OpenID is a starting point but few services support that mechanism today and it’s unlikely we’ll see a movement accelerate to adopt it. The problem is twofold, the first being no sense of roles associated with OpenID credentials, so while it’s handy for simplifying the login process you still have to deal with the user policies on your own, but in all honesty I would not expect OpenID to solve that issue.

The bigger issue that developers looking to adopt face is that there is no way to authenticate that the person claiming to own the OpenID URI actually does own it. The authentication issue rears it’s ugly head in this scenario: someone gains access to your OpenID URI which then gives them access to every website that supports OpenID.

At any rate, storing usernames and passwords on behalf of your customer is walking a high wire without a net. One breach of security and you are dead meat, no one will ever trust you again. Tread carefully here and make sure that when you are asking your users to trust you with their user credentials that you are doing everything in your power to protect them.

Putting aside user credentials for a moment, you are going to need to make yourself familiar with API keys and how each vendor implements them. This is often pretty straightforward stuff for techies but the licensing agreements that you are agreeing to adhere to in exchange for an API key often have interesting non-technical consequences. Check out the language in Amazon’s Web Services license as an example of this.

Lot’s of interesting scenarios come up with regard to API keys and how they are used, and quite honestly most of them get dealt with as they arise, meaning your use of an API could be so unique as to cause an amendment of the usage agreement which could impact you negatively. Make sure you understand the terms of use before committing yourself to a service and if there is any ambiguity it is best to confront the API provider with it rather than hope it works out on it’s own.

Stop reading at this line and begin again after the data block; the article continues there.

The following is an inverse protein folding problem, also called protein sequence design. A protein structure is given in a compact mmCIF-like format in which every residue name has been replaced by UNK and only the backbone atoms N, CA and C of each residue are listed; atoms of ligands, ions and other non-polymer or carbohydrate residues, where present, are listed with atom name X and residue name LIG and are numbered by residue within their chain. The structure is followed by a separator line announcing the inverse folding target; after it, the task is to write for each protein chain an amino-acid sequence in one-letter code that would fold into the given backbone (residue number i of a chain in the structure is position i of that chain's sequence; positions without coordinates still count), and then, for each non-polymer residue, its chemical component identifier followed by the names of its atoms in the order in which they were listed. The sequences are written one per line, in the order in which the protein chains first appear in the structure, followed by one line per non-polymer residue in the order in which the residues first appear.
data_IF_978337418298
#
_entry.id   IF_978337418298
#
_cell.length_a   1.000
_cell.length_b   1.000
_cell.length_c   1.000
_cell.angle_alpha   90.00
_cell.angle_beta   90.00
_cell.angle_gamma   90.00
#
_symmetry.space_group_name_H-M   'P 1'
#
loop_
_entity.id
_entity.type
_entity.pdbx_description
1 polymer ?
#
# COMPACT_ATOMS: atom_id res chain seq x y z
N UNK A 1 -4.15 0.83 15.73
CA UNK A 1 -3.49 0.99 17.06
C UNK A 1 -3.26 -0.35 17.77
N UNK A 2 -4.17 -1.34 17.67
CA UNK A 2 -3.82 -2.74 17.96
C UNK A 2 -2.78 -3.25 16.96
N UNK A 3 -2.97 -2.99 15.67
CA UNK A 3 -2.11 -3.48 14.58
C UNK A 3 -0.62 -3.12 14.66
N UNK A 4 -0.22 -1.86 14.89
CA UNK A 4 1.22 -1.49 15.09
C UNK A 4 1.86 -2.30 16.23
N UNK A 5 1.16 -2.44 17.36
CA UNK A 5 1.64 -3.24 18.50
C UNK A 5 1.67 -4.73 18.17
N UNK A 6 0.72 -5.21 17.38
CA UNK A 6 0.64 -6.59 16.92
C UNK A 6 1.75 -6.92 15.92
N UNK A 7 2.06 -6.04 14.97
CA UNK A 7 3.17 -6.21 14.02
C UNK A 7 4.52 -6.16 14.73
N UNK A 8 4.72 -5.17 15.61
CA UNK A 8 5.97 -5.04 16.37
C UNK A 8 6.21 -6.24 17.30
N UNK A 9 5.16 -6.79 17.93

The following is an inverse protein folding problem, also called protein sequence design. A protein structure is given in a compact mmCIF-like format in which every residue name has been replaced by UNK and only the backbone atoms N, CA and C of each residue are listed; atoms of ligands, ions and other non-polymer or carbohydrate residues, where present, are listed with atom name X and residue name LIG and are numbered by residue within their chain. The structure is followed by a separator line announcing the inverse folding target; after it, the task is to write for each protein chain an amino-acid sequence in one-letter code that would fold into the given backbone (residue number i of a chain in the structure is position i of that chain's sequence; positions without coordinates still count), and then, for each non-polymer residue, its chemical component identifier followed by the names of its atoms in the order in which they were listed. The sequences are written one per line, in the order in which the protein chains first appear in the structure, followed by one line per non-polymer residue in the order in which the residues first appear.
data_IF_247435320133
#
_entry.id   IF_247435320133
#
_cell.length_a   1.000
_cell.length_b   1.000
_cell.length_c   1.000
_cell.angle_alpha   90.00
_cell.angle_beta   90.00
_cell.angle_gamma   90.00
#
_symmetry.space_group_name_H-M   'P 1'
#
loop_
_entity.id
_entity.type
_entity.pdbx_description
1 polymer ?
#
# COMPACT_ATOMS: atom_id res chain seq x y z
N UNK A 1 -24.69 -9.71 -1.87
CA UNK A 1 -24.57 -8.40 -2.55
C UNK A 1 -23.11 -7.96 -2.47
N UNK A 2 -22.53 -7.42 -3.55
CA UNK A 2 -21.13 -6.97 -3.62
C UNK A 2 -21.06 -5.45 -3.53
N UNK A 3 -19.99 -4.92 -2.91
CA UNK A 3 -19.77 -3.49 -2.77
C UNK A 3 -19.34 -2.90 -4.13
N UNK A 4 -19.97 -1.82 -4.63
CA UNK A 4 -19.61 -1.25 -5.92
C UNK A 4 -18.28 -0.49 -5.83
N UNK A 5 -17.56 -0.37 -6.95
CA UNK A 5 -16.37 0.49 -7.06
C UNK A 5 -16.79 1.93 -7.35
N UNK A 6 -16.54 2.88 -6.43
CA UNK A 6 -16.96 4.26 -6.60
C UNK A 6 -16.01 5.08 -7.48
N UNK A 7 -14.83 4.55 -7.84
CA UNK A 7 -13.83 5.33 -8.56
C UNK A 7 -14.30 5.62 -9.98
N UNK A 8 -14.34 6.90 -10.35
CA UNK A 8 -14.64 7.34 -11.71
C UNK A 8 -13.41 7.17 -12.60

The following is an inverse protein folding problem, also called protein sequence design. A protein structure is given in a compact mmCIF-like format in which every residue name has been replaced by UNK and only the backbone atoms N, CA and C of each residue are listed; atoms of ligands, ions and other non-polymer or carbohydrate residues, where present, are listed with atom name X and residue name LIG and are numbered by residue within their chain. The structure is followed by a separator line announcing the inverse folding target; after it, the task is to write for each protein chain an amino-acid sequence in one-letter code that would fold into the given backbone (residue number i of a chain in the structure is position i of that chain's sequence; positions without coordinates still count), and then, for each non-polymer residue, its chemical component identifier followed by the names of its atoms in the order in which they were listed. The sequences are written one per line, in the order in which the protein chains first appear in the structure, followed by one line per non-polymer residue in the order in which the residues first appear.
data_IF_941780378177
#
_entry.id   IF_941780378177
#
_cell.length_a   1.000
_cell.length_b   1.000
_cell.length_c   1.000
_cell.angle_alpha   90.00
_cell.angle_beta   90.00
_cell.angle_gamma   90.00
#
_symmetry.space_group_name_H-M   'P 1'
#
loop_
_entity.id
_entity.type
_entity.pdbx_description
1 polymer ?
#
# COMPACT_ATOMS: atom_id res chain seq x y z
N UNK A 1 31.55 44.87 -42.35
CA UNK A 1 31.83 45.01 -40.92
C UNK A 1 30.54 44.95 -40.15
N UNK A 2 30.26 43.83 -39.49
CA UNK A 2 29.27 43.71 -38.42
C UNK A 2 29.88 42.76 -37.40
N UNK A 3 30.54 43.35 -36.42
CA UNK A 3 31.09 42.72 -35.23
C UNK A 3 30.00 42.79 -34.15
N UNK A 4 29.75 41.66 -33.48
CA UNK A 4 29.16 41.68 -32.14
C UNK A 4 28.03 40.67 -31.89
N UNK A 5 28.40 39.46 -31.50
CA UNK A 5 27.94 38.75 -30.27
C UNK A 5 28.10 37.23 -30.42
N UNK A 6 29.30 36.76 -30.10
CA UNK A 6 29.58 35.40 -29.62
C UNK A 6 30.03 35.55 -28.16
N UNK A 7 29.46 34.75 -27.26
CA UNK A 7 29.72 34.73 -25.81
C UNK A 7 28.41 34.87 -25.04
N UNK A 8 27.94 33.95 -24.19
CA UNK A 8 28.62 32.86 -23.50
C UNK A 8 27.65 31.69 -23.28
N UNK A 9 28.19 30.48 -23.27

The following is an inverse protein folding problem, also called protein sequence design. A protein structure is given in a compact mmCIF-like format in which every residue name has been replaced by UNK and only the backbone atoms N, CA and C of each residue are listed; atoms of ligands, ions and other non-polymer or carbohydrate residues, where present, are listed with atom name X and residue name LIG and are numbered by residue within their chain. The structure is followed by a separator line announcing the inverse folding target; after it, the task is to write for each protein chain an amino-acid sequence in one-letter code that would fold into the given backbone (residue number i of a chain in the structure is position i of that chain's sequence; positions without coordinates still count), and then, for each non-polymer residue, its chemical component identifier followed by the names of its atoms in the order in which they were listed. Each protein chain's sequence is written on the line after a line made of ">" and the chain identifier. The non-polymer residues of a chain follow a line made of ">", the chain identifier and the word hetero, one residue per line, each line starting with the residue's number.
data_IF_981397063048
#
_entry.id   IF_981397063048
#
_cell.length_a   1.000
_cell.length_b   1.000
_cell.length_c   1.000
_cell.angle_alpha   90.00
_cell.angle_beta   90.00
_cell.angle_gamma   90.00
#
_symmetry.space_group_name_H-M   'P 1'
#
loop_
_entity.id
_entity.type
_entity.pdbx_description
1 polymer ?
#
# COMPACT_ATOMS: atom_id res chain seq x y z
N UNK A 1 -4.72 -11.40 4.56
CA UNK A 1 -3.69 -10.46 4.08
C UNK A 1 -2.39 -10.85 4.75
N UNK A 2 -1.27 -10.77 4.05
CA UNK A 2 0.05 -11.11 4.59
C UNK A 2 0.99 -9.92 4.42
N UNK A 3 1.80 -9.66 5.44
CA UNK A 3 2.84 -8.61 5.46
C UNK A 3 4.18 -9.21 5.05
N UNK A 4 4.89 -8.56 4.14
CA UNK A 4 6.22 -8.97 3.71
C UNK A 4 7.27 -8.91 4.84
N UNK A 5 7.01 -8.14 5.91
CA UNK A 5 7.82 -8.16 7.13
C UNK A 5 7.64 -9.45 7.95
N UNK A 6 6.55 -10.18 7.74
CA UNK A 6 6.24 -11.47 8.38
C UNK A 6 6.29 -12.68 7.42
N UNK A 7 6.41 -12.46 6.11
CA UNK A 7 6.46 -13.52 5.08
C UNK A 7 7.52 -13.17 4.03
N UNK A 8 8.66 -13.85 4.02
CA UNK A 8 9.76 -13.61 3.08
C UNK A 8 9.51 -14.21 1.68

Performance is an issue for anyone accessing APIs, if for no other reason than a great many of these mashup applications are NOT asynchronous and that means your overall performance is a function of your most poorly performing service component. Going back to my opening remark, if a service provider is under no obligation to provide the API to begin with, well they certainly don’t have an obligation to provide a high performance service.

Insulate whenever possible your exposure by failing over to a backup service, in the cases where fungibility exists, meaning one service is as good as another. Google Maps not working, failover to Yahoo Maps… and if a service failover is not possible then architect your code so that non-responding service calls are skipped instead of the entire app crashing. BTW, this issue has been coming up more frequently as blogs have begun adopting sidebar widgets and performance has suffered as a result.

ProgrammableWeb lists 441 public APIs and I would bet that in total there is in excess of 1,000 (meaning providers as opposed to individual APIs). Personally, I think building a business on more than a handful at a time is risky business but it is certainly possible if you understand what you are getting into and devote the necessary attention to formalizing your relationship with the provider.

In the case of Google or Salesforce.com that means signing up for their developer and partner programs and building relationships with the individuals in those programs, but for smaller companies like Echosign or Freshbooks you will do yourself a favor by understanding how you benefit them and then building a relationship on the basis of mutual benefit. It’s been my experience that hosted application providers are anxious to work with third party developers to integrate their services in application workflows but that effort is predicted on an assumption that you know what you are doing. If they believe in you they will devote time and energy to accomodating your needs.